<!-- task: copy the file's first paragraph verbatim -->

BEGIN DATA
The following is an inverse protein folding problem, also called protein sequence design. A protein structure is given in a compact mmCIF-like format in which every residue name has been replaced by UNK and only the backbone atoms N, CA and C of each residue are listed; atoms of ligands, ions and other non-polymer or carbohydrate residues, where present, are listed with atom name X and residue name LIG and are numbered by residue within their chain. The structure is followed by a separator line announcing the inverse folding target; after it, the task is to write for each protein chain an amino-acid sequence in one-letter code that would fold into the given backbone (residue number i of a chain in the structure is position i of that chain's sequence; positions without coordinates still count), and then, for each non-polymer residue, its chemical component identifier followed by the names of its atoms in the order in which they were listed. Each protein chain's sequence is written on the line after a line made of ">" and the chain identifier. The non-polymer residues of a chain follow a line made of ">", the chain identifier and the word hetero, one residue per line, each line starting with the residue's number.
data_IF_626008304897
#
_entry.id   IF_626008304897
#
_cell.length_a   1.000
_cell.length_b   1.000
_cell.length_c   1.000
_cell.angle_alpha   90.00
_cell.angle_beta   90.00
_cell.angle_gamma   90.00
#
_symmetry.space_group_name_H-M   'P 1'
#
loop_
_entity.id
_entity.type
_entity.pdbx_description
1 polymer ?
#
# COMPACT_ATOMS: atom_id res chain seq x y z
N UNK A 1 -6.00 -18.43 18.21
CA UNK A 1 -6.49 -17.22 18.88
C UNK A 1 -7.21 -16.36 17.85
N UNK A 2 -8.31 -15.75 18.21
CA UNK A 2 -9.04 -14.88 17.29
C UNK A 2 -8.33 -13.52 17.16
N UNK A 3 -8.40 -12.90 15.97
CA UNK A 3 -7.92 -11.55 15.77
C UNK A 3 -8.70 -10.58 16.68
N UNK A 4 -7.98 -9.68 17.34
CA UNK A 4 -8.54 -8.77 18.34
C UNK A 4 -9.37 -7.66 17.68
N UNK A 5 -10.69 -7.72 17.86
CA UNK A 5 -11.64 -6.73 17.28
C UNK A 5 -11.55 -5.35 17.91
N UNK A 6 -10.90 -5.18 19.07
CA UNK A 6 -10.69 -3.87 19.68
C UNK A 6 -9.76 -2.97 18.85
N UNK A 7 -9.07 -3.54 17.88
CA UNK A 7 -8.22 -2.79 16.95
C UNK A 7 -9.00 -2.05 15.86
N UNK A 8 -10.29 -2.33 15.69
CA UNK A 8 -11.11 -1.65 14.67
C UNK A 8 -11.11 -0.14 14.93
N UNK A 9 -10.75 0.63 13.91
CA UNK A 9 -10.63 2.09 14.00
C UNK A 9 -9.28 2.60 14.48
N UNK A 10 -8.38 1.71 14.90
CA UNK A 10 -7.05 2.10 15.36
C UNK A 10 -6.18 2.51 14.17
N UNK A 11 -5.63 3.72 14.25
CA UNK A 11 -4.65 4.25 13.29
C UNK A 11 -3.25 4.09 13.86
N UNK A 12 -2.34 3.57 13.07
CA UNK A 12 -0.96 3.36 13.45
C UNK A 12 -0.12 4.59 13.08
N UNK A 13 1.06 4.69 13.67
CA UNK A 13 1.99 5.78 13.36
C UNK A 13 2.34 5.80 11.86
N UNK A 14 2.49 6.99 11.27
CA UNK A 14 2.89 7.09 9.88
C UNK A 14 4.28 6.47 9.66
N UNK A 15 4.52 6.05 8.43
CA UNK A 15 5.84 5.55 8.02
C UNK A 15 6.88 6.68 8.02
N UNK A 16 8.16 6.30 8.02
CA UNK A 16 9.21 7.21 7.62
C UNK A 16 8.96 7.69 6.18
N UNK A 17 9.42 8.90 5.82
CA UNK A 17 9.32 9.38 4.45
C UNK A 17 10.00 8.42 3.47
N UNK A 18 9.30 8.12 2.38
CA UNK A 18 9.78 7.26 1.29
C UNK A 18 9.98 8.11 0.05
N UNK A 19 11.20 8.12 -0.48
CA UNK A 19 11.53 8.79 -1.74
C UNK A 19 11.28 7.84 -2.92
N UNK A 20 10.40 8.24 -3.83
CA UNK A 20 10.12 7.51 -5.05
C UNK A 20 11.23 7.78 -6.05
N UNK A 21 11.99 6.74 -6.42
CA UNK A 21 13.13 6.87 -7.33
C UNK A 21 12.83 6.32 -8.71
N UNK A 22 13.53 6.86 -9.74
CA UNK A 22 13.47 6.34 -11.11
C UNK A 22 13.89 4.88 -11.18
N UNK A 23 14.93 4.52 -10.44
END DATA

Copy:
The following is an inverse protein folding problem, also called protein sequence design. A protein structure is given in a compact mmCIF-like format in which every residue name has been replaced by UNK and only the backbone atoms N, CA and C of each residue are listed; atoms of ligands, ions and other non-polymer or carbohydrate residues, where present, are listed with atom name X and residue name LIG and are numbered by residue within their chain. The structure is followed by a separator line announcing the inverse folding target; after it, the task is to write for each protein chain an amino-acid sequence in one-letter code that would fold into the given backbone (residue number i of a chain in the structure is position i of that chain's sequence; positions without coordinates still count), and then, for each non-polymer residue, its chemical component identifier followed by the names of its atoms in the order in which they were listed. Each protein chain's sequence is written on the line after a line made of ">" and the chain identifier. The non-polymer residues of a chain follow a line made of ">", the chain identifier and the word hetero, one residue per line, each line starting with the residue's number.